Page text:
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Triathletes know all about panic. There’s panic training, there’s panic eating (or the lack thereof), there’s race-morning panic, sometimes we even have panic dreams—you know, the one where you’re first out of the water, and your bike is gone? I haven’t raced in a long time, and I still have that one. Panic is rarely a good thing, but sometimes there’s a reason your body is going into hyper-active mode. There are things you need to be worried about; there are things you don’t. While we can’t help with the dreams (Lord knows I’ve tried), we can help narrow that shotgun-blast panic into a thin, gear-focused laser beam of “actionable” concern.
Social Media Is Not Your Friend
This seems obvious, and everyone preaches it, but this is at the top for a reason: Your friends, the pros, tri influencers, and yes, even us here at Triathlete will always be winning the Great Gear Arms Race. We don’t do it to make you feel bad (well, we don’t, anyway), we’re just trying to keep everyone abreast of the latest and greatest so you’re not the last person to know about the new, secret tri bike being released next month. But here’s the thing, your social media feed isn’t one person—it’s a bunch of them. And I promise you right now, I won’t show up to your local race with all of This Year’s Hottest Gear and outlean you for a podium spot. So don’t sweat the feed; use it as inspiration or as a list of that one thing you want to buy next season. No one has all of it, anyway.
There Are Some Things You Legit Need to Race Better/Faster/More Comfortably
This is still The Gear Guru, not comrade gearshvik, so of course there’s still some gear we recommend you should have that’ll make you stronger, faster, and have more fun. We’ll get to the specifics down below, but the important point here is that while some gear is just about splitting aerodynamic, Kammtail hairs, there is some stuff that you really should get. And if you don’t have it (and you have the means), you might be missing out on some extra fun from this sport. Love it or hate it, triathlon is a pretty gear-intensive sport, and while you can’t always escape gear panic, you can at least panic properly.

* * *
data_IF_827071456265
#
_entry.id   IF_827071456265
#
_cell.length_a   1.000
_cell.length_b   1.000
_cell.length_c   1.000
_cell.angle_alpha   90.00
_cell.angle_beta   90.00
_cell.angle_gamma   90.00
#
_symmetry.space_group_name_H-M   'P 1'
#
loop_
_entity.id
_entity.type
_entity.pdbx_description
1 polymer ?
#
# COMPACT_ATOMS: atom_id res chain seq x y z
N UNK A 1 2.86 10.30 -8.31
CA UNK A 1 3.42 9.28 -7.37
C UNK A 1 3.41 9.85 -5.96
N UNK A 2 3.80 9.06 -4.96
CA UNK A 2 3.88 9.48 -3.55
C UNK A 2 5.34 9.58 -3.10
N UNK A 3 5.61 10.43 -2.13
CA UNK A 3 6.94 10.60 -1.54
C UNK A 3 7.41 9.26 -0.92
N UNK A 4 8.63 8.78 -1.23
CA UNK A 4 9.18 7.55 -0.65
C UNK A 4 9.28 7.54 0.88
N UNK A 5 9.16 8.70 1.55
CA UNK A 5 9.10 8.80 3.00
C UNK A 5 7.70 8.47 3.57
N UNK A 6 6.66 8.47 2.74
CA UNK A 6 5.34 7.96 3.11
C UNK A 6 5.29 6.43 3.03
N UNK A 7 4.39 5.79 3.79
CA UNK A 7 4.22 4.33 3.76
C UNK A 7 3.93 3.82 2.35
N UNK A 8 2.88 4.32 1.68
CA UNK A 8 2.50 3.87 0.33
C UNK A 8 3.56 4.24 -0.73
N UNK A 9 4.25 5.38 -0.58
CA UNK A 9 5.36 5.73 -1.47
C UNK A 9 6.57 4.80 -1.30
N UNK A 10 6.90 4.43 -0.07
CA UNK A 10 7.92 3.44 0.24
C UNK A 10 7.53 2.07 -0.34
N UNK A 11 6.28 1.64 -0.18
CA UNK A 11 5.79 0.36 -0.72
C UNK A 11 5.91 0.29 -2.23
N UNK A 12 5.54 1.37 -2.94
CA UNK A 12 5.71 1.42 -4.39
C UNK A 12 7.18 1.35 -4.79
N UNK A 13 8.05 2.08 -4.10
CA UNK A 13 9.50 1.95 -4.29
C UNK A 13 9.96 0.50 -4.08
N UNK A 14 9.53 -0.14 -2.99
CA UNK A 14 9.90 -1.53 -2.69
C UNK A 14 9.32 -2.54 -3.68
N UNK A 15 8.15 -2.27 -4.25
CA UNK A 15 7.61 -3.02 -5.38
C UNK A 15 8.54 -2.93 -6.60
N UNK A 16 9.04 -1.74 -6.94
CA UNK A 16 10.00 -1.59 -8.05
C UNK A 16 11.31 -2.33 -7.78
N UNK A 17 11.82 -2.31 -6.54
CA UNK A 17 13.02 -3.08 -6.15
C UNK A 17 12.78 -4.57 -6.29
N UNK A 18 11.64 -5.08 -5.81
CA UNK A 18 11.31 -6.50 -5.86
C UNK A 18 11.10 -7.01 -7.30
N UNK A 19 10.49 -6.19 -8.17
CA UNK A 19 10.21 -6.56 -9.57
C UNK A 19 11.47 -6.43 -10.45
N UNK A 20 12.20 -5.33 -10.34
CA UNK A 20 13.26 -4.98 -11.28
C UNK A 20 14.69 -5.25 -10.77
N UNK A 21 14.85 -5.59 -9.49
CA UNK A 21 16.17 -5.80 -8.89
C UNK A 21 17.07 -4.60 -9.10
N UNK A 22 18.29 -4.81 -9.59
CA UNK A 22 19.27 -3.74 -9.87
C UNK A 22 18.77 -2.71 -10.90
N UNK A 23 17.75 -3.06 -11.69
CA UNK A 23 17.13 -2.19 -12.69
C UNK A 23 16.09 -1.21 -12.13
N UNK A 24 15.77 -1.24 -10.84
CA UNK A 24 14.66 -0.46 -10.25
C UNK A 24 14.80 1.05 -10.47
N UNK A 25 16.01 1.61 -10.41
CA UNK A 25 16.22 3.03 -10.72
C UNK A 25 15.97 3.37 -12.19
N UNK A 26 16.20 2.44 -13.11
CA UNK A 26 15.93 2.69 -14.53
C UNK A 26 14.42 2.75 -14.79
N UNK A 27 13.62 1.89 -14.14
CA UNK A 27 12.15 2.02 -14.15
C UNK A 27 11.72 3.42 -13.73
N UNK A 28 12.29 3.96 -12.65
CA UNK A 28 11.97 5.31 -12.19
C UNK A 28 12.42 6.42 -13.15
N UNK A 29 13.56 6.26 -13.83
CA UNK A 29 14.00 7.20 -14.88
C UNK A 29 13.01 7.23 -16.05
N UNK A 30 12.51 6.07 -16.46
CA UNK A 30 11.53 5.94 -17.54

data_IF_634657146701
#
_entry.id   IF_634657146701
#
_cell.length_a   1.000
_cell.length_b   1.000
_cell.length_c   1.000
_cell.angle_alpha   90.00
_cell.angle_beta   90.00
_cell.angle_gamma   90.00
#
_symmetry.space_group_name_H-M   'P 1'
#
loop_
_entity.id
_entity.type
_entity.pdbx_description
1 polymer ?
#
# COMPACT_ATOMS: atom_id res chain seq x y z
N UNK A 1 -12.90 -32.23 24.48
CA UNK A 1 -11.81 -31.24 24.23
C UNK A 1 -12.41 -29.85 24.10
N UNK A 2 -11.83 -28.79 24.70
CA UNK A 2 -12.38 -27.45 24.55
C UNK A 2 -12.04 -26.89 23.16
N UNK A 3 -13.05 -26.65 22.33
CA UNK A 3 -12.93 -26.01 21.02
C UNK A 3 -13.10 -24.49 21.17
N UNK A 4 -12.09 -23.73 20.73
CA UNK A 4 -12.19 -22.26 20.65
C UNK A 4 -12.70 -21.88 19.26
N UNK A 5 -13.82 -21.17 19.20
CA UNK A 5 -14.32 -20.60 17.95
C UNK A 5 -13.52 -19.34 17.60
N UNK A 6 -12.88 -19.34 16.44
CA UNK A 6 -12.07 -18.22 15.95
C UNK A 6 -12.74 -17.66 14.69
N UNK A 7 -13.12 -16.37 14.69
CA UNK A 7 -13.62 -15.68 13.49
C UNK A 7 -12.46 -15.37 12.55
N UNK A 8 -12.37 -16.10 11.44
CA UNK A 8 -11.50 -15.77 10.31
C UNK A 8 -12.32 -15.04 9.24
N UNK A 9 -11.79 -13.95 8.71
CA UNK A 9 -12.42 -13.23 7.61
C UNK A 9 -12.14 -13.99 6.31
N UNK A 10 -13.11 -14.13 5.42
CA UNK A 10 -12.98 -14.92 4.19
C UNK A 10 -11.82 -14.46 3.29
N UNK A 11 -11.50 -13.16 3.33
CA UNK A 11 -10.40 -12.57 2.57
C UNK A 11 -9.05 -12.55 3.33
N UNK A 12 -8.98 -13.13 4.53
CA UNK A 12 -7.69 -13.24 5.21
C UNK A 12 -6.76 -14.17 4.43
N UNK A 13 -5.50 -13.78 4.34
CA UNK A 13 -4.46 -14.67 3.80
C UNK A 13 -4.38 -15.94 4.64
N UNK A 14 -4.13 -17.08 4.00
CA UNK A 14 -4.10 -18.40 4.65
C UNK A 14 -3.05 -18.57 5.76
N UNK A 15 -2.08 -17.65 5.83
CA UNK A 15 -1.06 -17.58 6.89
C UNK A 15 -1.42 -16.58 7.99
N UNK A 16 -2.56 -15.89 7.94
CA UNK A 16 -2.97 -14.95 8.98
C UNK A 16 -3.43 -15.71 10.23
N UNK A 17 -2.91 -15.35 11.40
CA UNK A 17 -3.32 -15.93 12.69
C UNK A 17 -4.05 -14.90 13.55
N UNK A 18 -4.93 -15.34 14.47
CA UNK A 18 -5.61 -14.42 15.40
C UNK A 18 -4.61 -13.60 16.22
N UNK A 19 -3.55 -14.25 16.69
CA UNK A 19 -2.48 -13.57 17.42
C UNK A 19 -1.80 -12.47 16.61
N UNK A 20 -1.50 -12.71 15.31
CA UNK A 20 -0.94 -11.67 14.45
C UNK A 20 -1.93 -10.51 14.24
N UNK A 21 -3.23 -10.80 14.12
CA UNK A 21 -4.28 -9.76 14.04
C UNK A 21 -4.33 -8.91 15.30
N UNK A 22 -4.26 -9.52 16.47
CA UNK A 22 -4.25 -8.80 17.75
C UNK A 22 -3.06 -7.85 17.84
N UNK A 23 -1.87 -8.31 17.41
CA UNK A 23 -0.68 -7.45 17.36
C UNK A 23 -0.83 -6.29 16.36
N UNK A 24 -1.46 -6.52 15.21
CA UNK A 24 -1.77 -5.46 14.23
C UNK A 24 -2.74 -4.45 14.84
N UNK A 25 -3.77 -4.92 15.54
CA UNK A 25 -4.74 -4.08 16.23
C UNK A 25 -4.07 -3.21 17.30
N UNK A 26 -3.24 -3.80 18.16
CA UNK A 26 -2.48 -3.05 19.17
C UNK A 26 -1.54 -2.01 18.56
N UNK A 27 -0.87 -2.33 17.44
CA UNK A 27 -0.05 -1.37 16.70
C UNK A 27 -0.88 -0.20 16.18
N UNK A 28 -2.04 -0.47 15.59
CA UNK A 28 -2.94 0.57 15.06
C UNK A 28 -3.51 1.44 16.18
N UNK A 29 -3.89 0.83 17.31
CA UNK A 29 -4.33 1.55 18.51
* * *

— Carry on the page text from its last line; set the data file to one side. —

On Race Week, Panic Does You No Good
There is a time peg to this whole “let’s panic about the right stuff.” The old don’t-try-anything-new-on-race-day should actually extend to race week, in my opinion. There is very little gear that should be introduced on race week. Sure, if you don’t own a race belt, get a race belt on race week. Hell, get it two days before—that’s plenty of time to learn the “intricacies” of a snap button or a strand of bungee with a spring toggle. Even renting race wheels isn’t the dumbest thing to do on race week—assuming you’re not thinking about some crazy over-60mm beasts and you’re racing a technical, windy course for the first time. But everything else, for the most part, is off limits with seven days to go.